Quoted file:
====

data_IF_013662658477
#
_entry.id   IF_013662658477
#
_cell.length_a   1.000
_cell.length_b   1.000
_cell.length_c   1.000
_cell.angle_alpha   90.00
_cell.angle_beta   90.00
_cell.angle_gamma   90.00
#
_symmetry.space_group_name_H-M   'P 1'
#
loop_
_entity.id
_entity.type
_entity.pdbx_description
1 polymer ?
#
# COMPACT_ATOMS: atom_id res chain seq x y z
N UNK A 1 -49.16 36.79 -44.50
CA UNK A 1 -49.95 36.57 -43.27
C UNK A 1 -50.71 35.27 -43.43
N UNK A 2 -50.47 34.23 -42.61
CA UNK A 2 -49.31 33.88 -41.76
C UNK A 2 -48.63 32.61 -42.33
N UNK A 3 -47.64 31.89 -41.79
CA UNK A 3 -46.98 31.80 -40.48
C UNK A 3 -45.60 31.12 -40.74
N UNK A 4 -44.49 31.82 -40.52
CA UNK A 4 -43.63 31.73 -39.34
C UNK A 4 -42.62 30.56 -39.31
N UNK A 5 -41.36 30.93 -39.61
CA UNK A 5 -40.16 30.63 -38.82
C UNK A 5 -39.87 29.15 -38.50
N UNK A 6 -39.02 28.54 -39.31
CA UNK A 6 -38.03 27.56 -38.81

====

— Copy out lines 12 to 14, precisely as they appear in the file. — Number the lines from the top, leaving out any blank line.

_symmetry.space_group_name_H-M   'P 1'
#
loop_